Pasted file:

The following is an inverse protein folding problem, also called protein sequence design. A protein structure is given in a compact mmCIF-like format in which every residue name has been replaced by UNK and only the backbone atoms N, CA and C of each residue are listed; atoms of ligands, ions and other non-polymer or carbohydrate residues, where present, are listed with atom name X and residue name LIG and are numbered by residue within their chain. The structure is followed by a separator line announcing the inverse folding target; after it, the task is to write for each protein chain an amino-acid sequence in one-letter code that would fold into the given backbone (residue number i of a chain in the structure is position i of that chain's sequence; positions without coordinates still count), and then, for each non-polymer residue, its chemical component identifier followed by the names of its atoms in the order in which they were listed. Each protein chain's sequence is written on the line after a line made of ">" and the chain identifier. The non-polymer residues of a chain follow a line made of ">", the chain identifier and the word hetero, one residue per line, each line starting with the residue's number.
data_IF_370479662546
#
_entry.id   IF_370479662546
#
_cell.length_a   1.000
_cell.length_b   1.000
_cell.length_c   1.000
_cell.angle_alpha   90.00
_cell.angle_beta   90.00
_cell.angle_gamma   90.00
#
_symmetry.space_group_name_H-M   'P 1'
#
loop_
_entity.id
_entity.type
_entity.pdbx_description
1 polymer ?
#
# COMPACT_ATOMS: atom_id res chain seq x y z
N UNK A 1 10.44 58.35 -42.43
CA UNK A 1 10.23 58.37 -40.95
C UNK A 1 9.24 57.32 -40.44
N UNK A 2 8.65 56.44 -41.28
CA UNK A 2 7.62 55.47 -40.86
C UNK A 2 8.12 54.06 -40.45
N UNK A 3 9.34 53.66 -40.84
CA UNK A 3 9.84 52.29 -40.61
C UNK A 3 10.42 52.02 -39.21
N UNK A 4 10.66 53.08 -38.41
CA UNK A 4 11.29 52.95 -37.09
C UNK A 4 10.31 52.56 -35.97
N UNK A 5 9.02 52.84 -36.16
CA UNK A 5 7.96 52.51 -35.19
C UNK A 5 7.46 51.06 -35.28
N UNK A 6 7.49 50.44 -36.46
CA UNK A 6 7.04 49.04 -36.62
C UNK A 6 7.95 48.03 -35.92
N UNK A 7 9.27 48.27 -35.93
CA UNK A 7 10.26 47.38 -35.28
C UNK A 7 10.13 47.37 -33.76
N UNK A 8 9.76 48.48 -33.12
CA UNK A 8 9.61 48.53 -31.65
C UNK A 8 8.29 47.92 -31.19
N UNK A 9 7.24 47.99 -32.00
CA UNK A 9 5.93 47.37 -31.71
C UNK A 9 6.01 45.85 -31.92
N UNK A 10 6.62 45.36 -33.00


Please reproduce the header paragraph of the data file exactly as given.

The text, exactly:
The following is an inverse protein folding problem, also called protein sequence design. A protein structure is given in a compact mmCIF-like format in which every residue name has been replaced by UNK and only the backbone atoms N, CA and C of each residue are listed; atoms of ligands, ions and other non-polymer or carbohydrate residues, where present, are listed with atom name X and residue name LIG and are numbered by residue within their chain. The structure is followed by a separator line announcing the inverse folding target; after it, the task is to write for each protein chain an amino-acid sequence in one-letter code that would fold into the given backbone (residue number i of a chain in the structure is position i of that chain's sequence; positions without coordinates still count), and then, for each non-polymer residue, its chemical component identifier followed by the names of its atoms in the order in which they were listed. Each protein chain's sequence is written on the line after a line made of ">" and the chain identifier. The non-polymer residues of a chain follow a line made of ">", the chain identifier and the word hetero, one residue per line, each line starting with the residue's number.